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Grimshaw at Future Cities Forum's November infrastructure event

Above: Reading Station - night view, after rebuilding and modernisation (courtesy Grimshaw)

Future Cities Forum has invited leading architect Declan McCafferty, Partner at Grimshaw, to its infrastructure and development forum this November in the City of London. He will be talking about the designs by Grimshaw for ongoing infrastructure projects such as the HS2 stations at Curzon Street in Birmingham and Euston in London.

Declan is an experienced and creative architect with over 20 years’ experience earned across a broad range of sectors, including transport, master planning, workplaces, cultural and residential schemes. Since becoming a Partner in 2012, he has helped to consolidate Grimshaw’s reputation for designing rail and transit hubs.

Declan’s work includes leading the redevelopment of Reading Station, which opened a year ahead of schedule in July 2014, and he also led the architectural concept design for London Bridge Station.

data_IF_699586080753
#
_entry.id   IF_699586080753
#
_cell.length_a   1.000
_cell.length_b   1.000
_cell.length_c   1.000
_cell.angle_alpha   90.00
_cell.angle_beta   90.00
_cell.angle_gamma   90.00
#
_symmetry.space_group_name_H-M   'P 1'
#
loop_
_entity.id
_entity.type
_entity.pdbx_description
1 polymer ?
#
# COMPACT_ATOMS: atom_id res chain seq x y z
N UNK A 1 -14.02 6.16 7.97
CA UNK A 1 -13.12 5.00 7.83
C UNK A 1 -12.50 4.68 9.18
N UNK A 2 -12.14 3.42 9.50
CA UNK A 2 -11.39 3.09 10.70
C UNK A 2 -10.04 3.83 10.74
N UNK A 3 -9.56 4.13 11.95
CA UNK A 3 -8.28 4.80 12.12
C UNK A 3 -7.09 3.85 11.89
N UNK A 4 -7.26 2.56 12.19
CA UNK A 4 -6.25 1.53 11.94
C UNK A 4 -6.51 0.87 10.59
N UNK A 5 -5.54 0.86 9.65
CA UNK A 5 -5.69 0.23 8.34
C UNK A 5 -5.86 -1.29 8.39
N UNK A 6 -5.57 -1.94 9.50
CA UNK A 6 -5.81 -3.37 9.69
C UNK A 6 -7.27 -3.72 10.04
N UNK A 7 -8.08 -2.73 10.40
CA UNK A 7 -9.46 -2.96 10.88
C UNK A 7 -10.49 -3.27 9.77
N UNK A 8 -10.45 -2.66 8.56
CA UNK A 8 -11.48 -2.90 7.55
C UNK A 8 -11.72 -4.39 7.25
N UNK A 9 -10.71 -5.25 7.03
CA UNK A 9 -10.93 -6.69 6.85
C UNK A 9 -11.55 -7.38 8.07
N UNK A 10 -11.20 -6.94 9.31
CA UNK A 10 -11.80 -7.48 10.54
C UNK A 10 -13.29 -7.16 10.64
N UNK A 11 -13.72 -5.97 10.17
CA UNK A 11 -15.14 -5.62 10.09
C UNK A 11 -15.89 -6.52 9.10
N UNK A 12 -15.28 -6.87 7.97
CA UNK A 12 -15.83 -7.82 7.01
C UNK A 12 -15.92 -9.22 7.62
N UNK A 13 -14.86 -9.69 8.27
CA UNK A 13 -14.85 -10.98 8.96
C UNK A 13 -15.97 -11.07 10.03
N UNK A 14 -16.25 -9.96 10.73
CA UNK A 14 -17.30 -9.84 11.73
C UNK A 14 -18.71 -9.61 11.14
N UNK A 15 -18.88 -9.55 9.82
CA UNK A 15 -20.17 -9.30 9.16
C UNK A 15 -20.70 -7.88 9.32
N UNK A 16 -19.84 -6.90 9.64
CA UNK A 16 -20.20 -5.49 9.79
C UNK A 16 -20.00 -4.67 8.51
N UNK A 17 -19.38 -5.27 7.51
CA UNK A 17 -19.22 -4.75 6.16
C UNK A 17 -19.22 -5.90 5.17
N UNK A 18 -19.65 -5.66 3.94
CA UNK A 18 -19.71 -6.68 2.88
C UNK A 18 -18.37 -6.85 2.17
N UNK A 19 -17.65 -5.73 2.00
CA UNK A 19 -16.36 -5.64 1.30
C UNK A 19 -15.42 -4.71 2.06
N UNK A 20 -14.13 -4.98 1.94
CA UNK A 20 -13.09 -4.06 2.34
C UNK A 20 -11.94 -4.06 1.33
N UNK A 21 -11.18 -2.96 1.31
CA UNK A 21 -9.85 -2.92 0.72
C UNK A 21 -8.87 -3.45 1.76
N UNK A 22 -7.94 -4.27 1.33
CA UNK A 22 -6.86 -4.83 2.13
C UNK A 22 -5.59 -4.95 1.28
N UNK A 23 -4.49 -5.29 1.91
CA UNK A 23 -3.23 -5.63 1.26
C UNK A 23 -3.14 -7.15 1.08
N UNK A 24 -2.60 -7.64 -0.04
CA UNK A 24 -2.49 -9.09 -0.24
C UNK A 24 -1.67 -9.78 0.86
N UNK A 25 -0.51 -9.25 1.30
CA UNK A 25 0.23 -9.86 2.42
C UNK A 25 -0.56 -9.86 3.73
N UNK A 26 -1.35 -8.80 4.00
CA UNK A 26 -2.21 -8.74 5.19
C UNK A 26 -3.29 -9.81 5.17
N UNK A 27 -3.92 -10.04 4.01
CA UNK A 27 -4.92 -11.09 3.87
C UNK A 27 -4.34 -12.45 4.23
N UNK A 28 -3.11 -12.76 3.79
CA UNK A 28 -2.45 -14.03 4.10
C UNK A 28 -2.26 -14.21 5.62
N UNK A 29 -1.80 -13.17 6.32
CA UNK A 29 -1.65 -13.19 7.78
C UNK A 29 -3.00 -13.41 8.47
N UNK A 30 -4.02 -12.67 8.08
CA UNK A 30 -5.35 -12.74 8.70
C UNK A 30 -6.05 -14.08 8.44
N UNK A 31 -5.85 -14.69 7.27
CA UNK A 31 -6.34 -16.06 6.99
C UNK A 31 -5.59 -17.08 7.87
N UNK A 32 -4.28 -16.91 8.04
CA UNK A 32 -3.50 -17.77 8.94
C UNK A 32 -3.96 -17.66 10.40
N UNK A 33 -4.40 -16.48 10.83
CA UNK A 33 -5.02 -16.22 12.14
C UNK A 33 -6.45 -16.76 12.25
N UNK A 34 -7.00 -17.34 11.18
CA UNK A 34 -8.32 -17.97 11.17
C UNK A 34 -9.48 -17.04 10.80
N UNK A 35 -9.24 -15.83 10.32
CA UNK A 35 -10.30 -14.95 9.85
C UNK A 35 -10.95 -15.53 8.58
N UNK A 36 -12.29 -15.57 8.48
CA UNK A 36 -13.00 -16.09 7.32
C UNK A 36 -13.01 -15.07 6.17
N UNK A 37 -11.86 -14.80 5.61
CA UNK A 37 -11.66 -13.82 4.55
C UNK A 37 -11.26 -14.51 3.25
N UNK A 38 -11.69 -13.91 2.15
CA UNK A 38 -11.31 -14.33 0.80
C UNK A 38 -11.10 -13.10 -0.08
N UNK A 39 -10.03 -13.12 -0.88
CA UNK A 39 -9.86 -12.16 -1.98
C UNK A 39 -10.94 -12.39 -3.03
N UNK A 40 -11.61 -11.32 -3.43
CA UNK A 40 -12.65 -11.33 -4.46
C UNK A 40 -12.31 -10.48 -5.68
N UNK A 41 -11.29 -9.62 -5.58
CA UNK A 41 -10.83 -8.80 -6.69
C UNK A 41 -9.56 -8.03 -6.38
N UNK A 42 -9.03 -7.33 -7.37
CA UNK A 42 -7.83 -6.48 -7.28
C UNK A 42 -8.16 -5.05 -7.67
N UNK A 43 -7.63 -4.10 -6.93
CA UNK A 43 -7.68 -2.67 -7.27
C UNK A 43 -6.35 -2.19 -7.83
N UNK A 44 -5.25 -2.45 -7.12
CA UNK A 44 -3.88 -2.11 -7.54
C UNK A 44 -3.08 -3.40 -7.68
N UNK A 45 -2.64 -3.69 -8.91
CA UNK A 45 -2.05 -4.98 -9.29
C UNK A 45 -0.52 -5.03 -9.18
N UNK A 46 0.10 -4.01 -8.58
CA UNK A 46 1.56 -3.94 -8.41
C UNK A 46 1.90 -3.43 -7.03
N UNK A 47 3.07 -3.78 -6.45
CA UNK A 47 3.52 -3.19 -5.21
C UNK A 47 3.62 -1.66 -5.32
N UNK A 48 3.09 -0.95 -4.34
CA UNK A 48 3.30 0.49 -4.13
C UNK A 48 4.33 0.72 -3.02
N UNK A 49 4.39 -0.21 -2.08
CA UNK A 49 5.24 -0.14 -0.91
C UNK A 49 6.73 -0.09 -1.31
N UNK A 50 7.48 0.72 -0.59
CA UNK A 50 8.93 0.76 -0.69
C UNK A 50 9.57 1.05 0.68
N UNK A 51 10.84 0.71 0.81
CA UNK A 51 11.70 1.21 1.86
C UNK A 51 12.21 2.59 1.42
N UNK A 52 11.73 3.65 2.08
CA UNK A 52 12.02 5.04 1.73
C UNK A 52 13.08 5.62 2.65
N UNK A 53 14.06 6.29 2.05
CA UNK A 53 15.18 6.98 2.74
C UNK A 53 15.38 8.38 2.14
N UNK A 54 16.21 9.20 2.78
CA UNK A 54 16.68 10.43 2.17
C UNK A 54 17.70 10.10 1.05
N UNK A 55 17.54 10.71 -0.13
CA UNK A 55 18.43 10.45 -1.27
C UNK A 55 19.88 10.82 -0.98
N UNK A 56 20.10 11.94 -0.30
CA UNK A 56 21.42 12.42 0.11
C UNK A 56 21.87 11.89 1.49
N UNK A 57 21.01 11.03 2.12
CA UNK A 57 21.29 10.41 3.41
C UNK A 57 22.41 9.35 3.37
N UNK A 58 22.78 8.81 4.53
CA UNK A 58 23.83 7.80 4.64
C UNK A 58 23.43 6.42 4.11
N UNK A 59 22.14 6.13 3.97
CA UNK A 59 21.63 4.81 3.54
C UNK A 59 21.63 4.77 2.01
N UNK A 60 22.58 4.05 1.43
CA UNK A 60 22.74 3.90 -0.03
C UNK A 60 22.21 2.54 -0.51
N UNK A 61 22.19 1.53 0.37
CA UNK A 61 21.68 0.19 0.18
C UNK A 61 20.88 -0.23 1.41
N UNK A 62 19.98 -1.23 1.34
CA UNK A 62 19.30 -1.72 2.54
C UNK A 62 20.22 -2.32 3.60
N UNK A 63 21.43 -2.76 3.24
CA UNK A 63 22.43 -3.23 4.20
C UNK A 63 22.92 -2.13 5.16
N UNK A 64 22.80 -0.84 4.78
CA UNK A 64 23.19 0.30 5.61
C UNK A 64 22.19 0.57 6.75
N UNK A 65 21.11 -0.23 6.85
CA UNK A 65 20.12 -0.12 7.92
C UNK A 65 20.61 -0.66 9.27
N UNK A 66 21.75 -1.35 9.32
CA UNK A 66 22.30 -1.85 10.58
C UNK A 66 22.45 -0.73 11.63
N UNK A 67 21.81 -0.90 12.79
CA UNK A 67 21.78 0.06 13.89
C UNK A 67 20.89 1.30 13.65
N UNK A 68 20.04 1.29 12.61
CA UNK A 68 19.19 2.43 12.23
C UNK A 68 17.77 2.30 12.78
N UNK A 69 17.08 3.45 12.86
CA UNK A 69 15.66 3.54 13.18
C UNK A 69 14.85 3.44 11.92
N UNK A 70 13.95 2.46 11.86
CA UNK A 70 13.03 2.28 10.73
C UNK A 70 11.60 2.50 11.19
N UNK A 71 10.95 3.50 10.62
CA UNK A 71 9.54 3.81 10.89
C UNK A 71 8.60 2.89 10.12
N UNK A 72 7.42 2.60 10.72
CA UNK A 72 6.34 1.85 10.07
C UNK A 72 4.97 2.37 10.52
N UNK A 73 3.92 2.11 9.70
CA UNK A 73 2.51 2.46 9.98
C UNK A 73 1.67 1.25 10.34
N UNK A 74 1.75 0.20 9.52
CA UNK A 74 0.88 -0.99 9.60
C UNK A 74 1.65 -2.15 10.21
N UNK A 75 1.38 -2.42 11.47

He is currently leading the design of Euston Station for HS2. Declan previously steered the planning of commercial and residential over-site developments on schemes at Paddington, Nine Elms and Euston Station for Crossrail, TfL and HS2, respectively.

Declan is skilled at incorporating transport infrastructure into towns and cities to ensure they achieve their regenerative potential, as demonstrated by his work on master plans for Victoria Terminus Place for TfL, and Waterloo station for Network Rail.

As a recognised industry leader in the master planning, design and delivery of transport interchanges and associated developments, Declan has written guidance standards for the design of railway and surface transport facilities.

He wrote TfL’s guidance for the urban and public realm design of railway, bus, and tram stations, and he wrote the stations chapter of the 2016 edition of the Metric Handbook for Routledge. Declan is a CABE Built Environment Expert, a member of the Bexley Design Advice Panel, and a Civic Trust Assessor.

Below: London Bridge Station - part of the street level concourse, after modernisation and redevelopment (courtesy Grimshaw)


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